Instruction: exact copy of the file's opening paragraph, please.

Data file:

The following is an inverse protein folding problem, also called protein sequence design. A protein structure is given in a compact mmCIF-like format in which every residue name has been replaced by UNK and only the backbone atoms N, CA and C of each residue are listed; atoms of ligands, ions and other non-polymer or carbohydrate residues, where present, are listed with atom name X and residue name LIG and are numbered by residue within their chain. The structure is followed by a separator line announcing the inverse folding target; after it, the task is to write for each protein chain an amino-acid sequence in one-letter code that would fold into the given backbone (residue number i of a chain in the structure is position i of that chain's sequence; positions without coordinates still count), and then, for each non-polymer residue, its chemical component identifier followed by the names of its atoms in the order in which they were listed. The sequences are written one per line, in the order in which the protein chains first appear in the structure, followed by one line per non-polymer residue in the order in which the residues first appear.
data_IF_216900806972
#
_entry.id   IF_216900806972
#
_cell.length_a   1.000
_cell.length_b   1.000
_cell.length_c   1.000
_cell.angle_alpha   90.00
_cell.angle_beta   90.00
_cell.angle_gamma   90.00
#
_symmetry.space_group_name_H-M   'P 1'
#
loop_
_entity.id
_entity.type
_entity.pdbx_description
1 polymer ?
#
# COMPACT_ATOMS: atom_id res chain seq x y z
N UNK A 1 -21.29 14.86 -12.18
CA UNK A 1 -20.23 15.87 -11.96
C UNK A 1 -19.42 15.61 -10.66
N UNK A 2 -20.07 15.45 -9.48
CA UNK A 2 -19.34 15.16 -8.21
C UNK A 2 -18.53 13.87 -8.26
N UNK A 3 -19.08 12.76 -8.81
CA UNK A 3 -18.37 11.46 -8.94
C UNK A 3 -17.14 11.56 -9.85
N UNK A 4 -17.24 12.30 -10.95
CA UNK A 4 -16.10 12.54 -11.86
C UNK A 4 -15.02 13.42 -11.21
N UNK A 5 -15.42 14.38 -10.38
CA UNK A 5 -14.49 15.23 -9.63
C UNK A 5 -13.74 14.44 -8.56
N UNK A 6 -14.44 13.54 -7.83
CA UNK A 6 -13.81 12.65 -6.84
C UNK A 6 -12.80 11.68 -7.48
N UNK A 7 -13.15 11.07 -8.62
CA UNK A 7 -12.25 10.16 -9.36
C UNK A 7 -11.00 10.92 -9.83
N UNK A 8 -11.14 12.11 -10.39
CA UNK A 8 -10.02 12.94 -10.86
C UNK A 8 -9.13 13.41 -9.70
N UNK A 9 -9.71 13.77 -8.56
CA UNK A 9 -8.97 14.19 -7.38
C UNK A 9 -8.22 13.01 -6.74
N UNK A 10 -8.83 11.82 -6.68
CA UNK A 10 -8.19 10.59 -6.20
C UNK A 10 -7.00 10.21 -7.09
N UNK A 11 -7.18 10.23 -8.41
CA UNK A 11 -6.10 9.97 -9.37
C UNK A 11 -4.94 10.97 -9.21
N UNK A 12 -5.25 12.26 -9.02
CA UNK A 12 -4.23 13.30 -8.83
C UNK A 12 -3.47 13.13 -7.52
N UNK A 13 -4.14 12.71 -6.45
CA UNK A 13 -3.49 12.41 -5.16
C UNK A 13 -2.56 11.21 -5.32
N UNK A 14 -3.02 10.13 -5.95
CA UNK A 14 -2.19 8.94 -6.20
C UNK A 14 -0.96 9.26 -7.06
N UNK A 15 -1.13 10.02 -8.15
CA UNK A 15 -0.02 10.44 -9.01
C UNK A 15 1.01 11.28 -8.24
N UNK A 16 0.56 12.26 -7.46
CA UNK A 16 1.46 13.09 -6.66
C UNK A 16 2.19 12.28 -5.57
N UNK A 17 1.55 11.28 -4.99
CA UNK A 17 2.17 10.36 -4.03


The following is an inverse protein folding problem, also called protein sequence design. A protein structure is given in a compact mmCIF-like format in which every residue name has been replaced by UNK and only the backbone atoms N, CA and C of each residue are listed; atoms of ligands, ions and other non-polymer or carbohydrate residues, where present, are listed with atom name X and residue name LIG and are numbered by residue within their chain. The structure is followed by a separator line announcing the inverse folding target; after it, the task is to write for each protein chain an amino-acid sequence in one-letter code that would fold into the given backbone (residue number i of a chain in the structure is position i of that chain's sequence; positions without coordinates still count), and then, for each non-polymer residue, its chemical component identifier followed by the names of its atoms in the order in which they were listed. The sequences are written one per line, in the order in which the protein chains first appear in the structure, followed by one line per non-polymer residue in the order in which the residues first appear.